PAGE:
When I think back on my late teens and early 20s, I can’t help but focus on the challenges and difficulties I experienced with regard to my body image. It makes me sad to think of the insecure, unhappy person I was during that time of my life. I was constantly on a diet letting five (or ten) pounds up or down on a scale dictate my happiness. And I measured my self-worth and happiness based on how many hours I logged on a treadmill. I think many teens and twenty-somethings, particularly women, struggle with body issues and insecurities during this time in their life. But now that I am in my thirties with two children under my belt (and a third due in a few months), I wish so much I could go back and rewind that time and tell my then-20-something self what I know now: you are so much more than a number on a scale or size in your closet.
I think the most ironic thing of all is that it took me having children and becoming a mom to arrive at this realization. While I always looked forward to having children someday, I immaturely and selfishly worried that I would gain lots of weight after having them. I look back now and realize what a simplistic and naive way this was to think about my body and myself. But as I reflect on how much my perspective has changed over the last couple of years, I attribute becoming a mom to helping me overcome my body issues and here is why:
- I have a tremendous appreciation now for the body God gave me and what it is capable of. If you’ve had the privilege of experiencing pregnancy and childbirth for yourself, you know what a truly life-changing journey and gift it is. Our bodies are nothing short of amazing and the little miracles they bear are just that: miracles. It now seems so vein to me to beat myself up about the size of my thighs or extra weight on my belly. Who really cares? My body has expanded and contracted two (and a half) times to bear and bring these beautiful children into our life. Whom am I to not be grateful for everything this body has given me?
- I am no longer consumed with just myself. That’s right: I now have two other people that depend entirely on me (and my husband) to take care of their every need. I can’t spend hours beating myself up about each cookie that goes into my mouth or that third piece of pizza I didn’t need. My priority and focus is elsewhere and that has helped my previous obsession with analyzing and worrying about every piece of food that went into my mouth or calorie I burned at the gym. And you know what? The weight suddenly came off the less I focused on losing it. Who knew?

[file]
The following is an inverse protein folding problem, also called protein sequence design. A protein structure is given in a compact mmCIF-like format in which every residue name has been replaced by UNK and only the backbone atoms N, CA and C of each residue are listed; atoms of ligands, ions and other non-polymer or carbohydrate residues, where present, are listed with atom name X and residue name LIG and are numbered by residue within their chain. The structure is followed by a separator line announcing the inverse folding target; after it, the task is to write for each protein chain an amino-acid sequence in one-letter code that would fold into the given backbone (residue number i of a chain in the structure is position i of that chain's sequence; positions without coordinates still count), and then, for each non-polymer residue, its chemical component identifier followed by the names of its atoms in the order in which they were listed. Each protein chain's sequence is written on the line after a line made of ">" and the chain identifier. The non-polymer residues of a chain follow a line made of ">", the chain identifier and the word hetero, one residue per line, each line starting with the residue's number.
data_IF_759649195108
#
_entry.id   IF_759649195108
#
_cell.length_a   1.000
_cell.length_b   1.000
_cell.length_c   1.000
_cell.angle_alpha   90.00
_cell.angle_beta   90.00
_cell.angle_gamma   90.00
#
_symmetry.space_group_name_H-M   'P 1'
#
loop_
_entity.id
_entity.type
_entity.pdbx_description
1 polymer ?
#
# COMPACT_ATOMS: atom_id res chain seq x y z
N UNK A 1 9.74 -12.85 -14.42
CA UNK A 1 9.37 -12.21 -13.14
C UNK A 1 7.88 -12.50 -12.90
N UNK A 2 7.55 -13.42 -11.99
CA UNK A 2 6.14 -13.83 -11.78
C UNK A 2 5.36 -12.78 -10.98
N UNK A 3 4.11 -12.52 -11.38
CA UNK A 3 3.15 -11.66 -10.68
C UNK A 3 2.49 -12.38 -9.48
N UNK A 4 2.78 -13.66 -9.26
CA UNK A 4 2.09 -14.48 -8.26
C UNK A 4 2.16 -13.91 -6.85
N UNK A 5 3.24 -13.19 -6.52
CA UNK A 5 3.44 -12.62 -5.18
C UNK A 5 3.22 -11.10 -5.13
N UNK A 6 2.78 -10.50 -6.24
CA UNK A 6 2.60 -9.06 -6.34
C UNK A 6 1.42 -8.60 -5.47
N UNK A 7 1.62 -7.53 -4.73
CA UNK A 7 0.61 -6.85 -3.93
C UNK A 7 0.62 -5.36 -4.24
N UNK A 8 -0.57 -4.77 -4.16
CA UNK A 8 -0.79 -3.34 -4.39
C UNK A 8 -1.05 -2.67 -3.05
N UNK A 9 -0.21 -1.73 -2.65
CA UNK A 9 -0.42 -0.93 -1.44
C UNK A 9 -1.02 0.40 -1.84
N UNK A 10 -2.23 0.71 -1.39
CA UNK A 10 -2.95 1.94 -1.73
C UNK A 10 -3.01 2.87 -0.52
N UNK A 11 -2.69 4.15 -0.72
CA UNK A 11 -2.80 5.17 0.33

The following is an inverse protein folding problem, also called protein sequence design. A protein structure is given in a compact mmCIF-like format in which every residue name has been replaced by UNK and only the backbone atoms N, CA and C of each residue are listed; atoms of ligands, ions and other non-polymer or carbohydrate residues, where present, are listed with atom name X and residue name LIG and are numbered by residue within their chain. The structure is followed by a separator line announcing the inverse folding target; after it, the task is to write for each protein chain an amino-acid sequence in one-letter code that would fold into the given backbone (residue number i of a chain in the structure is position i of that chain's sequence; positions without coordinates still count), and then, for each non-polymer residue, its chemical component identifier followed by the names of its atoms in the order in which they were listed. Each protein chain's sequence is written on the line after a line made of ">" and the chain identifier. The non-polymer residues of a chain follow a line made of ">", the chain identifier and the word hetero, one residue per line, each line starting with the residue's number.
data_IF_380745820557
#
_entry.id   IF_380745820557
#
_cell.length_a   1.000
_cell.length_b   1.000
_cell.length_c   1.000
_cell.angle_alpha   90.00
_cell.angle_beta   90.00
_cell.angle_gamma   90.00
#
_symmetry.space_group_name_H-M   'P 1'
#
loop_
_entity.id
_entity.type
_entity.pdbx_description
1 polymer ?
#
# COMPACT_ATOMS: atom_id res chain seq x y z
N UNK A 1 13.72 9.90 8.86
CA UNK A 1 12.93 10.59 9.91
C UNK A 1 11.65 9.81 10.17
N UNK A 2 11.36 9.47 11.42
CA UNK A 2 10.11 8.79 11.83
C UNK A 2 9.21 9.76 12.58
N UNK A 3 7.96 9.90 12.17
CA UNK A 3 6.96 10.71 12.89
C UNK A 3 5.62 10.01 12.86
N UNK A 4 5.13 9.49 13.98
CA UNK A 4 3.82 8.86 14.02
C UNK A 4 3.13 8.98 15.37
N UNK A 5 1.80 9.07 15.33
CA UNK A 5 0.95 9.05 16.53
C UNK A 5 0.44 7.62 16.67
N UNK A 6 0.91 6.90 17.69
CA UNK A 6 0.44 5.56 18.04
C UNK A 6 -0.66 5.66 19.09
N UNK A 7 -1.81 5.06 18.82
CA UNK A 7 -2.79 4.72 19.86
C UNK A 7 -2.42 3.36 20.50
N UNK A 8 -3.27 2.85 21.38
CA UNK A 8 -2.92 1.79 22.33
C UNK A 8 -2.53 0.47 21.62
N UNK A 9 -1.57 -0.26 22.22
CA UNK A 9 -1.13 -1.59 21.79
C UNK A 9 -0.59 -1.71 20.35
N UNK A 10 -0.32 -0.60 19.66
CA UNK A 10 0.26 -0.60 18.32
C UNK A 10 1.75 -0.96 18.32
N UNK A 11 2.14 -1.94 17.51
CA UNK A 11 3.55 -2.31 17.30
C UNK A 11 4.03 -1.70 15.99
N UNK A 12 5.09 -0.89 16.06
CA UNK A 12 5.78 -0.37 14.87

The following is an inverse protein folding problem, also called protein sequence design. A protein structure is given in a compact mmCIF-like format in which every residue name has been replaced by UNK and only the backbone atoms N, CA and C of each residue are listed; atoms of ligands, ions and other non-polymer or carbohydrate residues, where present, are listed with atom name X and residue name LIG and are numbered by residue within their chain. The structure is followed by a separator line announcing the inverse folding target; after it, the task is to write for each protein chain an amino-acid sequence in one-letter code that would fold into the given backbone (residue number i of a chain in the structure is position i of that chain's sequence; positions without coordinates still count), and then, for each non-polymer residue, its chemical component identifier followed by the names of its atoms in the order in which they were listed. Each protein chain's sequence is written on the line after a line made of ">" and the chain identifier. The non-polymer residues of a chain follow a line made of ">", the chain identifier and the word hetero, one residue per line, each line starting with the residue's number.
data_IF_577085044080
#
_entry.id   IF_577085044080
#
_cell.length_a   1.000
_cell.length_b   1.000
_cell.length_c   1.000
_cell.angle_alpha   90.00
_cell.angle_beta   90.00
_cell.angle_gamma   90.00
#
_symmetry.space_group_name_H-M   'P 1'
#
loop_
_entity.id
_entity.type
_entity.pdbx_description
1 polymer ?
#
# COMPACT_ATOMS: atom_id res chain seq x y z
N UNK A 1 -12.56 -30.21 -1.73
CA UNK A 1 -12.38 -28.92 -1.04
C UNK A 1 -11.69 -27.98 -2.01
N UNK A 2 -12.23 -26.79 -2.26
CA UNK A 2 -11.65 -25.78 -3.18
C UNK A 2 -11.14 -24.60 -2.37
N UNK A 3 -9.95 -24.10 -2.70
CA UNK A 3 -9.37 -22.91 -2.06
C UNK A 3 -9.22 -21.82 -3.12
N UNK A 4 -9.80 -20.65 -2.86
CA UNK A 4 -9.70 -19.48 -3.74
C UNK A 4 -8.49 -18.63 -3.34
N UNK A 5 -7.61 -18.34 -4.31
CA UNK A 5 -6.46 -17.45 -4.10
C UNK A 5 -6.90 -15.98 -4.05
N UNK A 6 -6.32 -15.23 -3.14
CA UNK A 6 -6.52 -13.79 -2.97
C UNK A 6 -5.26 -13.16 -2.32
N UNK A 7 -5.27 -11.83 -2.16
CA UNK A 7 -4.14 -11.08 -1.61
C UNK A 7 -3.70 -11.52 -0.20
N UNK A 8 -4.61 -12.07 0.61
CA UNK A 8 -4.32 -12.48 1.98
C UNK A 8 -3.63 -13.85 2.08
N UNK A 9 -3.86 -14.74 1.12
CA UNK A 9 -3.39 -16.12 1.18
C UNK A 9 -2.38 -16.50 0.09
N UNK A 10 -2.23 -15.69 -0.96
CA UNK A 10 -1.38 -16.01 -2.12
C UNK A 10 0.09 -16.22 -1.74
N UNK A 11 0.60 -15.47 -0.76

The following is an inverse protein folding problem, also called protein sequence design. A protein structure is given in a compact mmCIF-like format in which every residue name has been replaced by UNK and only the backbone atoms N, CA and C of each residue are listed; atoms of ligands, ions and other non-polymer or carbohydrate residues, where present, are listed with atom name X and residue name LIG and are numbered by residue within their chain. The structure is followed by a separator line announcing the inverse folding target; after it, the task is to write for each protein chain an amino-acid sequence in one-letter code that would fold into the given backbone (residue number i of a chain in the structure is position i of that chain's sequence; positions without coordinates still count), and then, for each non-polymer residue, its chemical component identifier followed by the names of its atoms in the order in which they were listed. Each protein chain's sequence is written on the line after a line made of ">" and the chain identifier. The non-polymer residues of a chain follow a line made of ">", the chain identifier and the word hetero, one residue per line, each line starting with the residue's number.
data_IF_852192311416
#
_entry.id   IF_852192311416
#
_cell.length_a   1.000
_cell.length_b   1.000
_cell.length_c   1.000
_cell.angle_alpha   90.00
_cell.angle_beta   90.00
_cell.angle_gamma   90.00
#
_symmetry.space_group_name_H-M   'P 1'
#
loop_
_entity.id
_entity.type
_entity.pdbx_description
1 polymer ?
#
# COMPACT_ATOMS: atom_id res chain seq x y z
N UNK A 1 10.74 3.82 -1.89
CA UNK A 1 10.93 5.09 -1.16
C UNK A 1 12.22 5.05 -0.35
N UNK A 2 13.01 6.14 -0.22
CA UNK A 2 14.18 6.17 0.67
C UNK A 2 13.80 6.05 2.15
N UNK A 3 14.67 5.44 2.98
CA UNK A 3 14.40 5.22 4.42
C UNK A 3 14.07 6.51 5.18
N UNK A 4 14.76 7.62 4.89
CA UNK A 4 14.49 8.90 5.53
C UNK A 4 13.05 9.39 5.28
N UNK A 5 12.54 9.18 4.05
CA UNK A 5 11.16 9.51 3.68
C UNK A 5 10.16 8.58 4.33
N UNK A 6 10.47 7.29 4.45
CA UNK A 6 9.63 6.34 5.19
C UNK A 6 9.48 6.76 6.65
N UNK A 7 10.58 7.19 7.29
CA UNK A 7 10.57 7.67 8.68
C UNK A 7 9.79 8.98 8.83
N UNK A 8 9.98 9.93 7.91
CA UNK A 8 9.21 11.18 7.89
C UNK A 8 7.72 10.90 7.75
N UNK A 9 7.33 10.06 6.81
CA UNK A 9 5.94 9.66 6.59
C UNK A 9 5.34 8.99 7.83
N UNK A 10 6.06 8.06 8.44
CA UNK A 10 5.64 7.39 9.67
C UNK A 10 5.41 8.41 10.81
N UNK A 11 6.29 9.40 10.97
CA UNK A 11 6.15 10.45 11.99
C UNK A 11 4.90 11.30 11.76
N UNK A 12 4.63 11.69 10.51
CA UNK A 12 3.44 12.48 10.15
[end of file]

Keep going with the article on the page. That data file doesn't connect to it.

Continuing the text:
- I am moving. A LOT. Although I haven’t technically belonged to or attended a gym in about four years. Chasing two kids all day is no joke. I never sit down. Not even for 5 minutes. We walk to the park at least once a day. Go for a wagon ride around the block at least twice. I pick up toys. I vacuum. Bottom line is this – I do everything but sit still.
- I share my food all the time. These days if I want to enjoy a cookie or piece of cake I seriously have to sneak into the bathroom to eat it. There is always at least one little person eating with me off my plate. And I wouldn’t have it any other way but it certainly helps to keep my portions under control.
I can honestly say that now, for the first time in my life, I am happier and more content with my body than I have ever been before. Do I weigh more or less than I did in my twenties? I seriously have no idea. I ditched the scale a few years ago and that is how I intend to keep it. I am grateful to my children for the many gifts they have given me over the past four years, but helping me overcome my body issues is certainly an unintended gift. Sure, if I want to take the time to dwell, compare, or nit-pick my body I could come up with a whole list of things I would change or people I rather look like. Who wouldn’t? But my time these days is so much better spent investing in the lives of these awesome little people. So I choose to focus on them instead of my shortcomings. Here’s to embracing ourselves as the strong, beautiful women we are rather than dwelling on the size in our closet or number on the scale.